Russia now had to work out how to transport guns, munitions and food, as well as troop reinforcements, over four thousand miles on a single track of the Trans-Siberian Railway. Moreover, the railway was not fully completed with a gap of a hundred miles around the southern end of Lake Baikal. While Russia, on paper, had a numerical advantage over Japan, it had only about 80,000 regular troops in the Far East, who were also poorly trained and equipped.
With their surprise attack, the Japanese had also managed to gain command of the sea. Russian ships which had survived the initial onslaught were now trapped at Port Arthur. With the sea secure, Japanese expeditionary forces were free to land where they chose on the Asian mainland.To make things worse, Russia's distinguished admiral, Stepan Makarov, was killed in April when his flagship hit a mine.
Tsar Nicholas watched with growing dismay as news reached home about successive defeats both on land and at sea. His first reaction was to go to the front himself and command his troops, though this was later overruled by his uncles. Instead, he visited military camps, reviewed troops and passed out images of St. Seraphim to soldiers about to be sent to the Far East front. The Tsarina cancelled all social activities and turned the Winter Palace's ballrooms into workplaces for women to make clothing and bandages for soldiers.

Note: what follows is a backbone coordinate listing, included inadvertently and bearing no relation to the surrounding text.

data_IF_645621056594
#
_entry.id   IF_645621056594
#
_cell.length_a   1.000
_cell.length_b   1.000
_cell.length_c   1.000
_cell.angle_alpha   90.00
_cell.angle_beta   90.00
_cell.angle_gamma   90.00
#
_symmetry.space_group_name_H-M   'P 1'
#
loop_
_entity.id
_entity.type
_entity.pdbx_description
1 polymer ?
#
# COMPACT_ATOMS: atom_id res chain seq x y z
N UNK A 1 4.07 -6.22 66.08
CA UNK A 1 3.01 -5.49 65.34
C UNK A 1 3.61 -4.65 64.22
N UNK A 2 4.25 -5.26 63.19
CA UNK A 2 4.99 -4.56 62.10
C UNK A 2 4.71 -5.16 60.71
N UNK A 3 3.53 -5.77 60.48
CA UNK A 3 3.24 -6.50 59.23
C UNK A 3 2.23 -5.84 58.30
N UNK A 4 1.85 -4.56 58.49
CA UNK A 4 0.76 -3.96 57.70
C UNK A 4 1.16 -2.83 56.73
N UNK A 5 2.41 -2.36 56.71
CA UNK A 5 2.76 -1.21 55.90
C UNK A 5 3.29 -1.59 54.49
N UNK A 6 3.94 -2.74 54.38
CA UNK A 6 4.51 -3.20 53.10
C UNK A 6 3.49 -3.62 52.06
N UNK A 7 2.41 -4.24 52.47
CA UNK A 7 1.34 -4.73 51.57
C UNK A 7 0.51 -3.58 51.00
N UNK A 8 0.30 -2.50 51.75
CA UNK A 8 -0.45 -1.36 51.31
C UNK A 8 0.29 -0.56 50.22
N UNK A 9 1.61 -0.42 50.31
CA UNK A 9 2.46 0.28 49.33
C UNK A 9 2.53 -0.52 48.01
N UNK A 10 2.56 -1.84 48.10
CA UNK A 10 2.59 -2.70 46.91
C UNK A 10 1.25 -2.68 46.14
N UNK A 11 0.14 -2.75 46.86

Faced with the prospect of a humiliating defeat, Tsar Nicholas decided to send part of the Baltic Fleet to the Far East to restore Russia's naval control there. However, when this fleet was destroyed by the Japanese at the Battle of Tsushima, Tsar Nicholas recognised that Russia had lost the war. Recalling his former Finance Minister Sergei Witte, Tsar Nicholas despatched him to the United States to make the best of a peace conference which US President Roosevelt had offered to mediate.
Partly due to Witte's diplomatic efforts and the fact that Japan was facing financial difficulties in continuing the war, Tsar Nicholas adopted a tough stance in which he expressed his willingness to fight on. This was his way of ensuring that Russia did not have to capitulate to all of Japan's demands at the negotiating table. In the end, Japan, seeing the bigger picture, decided to compromise on its initial demands.
Nonetheless, the Russo-Japanese War had effectively ended Russia's "holy mission" in Asia. Humiliated by its defeat by an Asian power (a first in modern history), Russia began to return its focus to Europe. However, by now, with internal discontent within Russia reaching feverish levels and its military in a terribly weakened state, Russia was no longer a Great Power to be feared.